As the horror story of financial markets continues at full speed it may seem a rather futile endeavor to try to make sense of what is increasingly becoming senseless by the day. Yet, you hardly need to be a financial literate to see that the world of finance and banking has been changed for good. I don’t think this was neither unwarranted nor unexpected. At some point, US authorities had to let someone on the Street fail and it turned out to be Lehman (with Merril Lynch of course coming close in behind as it was snapped up by Bank of America). AIG on the other hand was saved as their role as insurer was deemed too important and systemic to merit a collapse. Then we have Wachovia, the Washington Mutual Trust etc etc …I can understand if many will have a hard time gauging the playbook through which regulatory authorities decide who lives and who dies. As we learned this week that Paulson’s plan was not passed by congress the downside now resembles something of an abyss. It will be interesting to see what happens as the bail-out plan makes its second tour to congress.
Since rumors began of the peril of sub prime mortgages and credit crunch became the new buzz word in the financial vocabulary we have seen some quite eventful weeks not to mention days in which volatility has gone far beyond what any respectable VAR model would be able to foresee. Still the past two weeks must clearly take pole position so far. The numbers flying around and the movement in key market parameters have been extraordinary. That equities were down should not surprise us as we have seen it before this year when Wall Street’s office buildings have been re-shuffled. However, this time it was perhaps a bit different as yield on treasuries fell to almost 0% at one point as investors quit anything with but a faint smell of risky assets. Another specific and most unwelcome side effect of this was the corresponding seizure in credit and liquidity markets which followed. At some point, the cost of borrowing money in the interbank market almost doubled taking the LIBOR rate close to 650 basis points (now running at about 550 bps on the back of the échec of the Paulson plan) as well as the three month spread of LIBOR over the treasury climbed to over 300 basis points. These swings tell an important cautionary tale of the seriousness of this crisis. Especially, the lack of confidence and subsequent seizure of the short term financing market is one of the most tangible and severe effect from this crisis.
Meanwhile and beyond the immediate eye of the storm on Wall Street, Europe is entering its own house of pain as cracks in the banking sector begin to steadily emerge. Add to this that the macro environment is pointing towards a steep Eurozone wide recession and you have the ingredients for a very serious downturn on the European continent. I still hold that the lack of real response on the rate front will not only hurt the ECB’s credibility, but also worsen the inevitable slump.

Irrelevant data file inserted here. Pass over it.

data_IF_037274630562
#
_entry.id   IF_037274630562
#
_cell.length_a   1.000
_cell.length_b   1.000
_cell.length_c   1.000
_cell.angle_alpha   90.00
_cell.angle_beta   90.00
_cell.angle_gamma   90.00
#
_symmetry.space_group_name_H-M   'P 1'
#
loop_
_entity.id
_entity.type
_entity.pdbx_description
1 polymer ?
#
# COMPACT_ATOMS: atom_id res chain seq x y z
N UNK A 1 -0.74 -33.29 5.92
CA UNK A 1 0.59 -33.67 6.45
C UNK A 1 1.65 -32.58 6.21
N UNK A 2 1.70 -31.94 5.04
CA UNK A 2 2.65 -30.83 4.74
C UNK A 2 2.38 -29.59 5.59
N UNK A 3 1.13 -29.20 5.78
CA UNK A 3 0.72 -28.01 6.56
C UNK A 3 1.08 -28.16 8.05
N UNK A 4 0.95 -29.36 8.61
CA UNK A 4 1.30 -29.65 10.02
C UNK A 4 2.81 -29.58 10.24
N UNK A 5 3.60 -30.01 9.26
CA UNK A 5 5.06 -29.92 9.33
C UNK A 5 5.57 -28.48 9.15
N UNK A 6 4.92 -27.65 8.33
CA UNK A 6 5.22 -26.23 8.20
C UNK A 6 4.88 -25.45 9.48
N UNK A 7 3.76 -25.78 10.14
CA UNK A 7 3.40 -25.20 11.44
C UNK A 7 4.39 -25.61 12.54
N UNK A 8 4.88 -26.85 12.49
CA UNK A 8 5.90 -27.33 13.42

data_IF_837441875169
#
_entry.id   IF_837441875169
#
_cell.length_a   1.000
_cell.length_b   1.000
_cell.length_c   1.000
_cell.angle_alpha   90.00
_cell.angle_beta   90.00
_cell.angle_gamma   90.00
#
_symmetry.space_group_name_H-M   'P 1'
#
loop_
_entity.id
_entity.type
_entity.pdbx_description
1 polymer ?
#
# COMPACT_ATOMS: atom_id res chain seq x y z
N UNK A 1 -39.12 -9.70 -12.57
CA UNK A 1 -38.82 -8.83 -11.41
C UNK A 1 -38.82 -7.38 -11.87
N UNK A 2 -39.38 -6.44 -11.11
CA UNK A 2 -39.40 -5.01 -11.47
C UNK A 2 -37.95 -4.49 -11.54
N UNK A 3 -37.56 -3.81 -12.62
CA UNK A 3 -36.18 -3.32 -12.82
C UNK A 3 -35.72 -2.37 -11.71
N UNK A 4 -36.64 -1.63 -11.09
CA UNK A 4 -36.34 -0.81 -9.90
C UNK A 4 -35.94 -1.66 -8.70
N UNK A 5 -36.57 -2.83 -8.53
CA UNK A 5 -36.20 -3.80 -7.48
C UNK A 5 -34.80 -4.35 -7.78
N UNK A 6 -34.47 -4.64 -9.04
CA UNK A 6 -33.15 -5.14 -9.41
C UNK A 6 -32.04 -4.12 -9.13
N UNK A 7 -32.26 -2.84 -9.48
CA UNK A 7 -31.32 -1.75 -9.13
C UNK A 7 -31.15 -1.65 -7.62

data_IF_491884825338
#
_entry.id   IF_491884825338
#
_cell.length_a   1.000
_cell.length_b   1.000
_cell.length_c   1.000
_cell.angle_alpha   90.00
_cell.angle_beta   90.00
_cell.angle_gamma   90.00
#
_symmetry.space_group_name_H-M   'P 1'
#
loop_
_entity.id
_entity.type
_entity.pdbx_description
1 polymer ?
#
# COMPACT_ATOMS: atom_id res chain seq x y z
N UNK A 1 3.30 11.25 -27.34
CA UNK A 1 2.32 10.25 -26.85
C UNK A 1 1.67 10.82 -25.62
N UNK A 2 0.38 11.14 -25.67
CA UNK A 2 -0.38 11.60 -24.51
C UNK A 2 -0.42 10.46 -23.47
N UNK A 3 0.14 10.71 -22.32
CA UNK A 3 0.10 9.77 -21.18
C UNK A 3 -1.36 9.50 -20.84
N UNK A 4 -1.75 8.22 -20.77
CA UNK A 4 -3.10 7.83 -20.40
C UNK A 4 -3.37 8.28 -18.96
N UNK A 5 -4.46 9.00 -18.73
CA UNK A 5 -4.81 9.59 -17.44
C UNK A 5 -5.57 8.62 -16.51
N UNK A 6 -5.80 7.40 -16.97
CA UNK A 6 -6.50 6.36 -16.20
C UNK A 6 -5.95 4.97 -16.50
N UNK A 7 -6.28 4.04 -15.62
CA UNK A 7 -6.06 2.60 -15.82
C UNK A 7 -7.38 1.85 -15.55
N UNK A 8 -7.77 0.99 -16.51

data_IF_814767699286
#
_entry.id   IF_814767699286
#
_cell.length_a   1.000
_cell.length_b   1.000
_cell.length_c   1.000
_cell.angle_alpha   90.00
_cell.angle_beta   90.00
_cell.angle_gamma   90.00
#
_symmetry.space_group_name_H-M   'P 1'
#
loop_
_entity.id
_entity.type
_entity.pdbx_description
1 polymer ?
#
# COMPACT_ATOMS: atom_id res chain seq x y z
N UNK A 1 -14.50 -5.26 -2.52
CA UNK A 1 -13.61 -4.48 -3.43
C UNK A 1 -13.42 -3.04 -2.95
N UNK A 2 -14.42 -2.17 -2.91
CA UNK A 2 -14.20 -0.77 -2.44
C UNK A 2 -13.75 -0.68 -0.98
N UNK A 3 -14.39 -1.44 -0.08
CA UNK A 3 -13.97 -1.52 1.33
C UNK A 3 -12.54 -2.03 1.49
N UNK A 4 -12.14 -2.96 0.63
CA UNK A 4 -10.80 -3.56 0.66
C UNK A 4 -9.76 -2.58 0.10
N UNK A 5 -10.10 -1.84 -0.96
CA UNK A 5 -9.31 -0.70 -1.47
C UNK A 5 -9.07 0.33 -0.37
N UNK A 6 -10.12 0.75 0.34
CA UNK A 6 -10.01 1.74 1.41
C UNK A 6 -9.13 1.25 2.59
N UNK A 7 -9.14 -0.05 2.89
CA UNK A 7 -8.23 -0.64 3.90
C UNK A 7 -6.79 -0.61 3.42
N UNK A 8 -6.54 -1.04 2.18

In emerging market land, things are not looking brighter with the anticipated safe haven flows drastically eroding valuations of asset markets in these economies. Russia seems to be suffering more than most from the recent retrenchment of risk aversion. Now, before people let their thoughts wander back to 1998 and LCTM’s spectacular collapse betting on the wrong side of the Russian debt binge I don’t think that Russia stands before an imminent default. Around $700 billion worth of reserves in the form of foreign exchange and national investment vehicles will keep Russia from any kind of immediate default. However, with trading in the USD denominated RTS index halted twice during the last two weeks due the continuation of outflows from foreign investors, it is difficult to ask the subtle question of whether this time, it might not be a little bit more serious than mere tremors  .
On the back of yesterday’s news that congress rejected the bailout plan knitted together by Paulson and Bernanke, the MSCI World Index of 23 developed markets dived 6.8 percent, which was the sharpest decline in the measure's 38-year history according to Bloomberg. In Brazil trading was suspended after the Bovespa fell more than 10% and in India and aforementioned Russia equities were equally pummeled. Stephen Jen and his colleagues from Morgan Stanley (who itself is fighting for survival) have some interesting points on capital flows to emerging markets in the latest edition of the GEF.
What happens next is of course anybody’s guess, but below I would like to point to one plausible and tangible outcome of the wheels that were set in motion back in august 2007 when BNP Paribas announced subprime related losses and thus took the credit crisis to global levels.
Deflation as the Next Macro Story?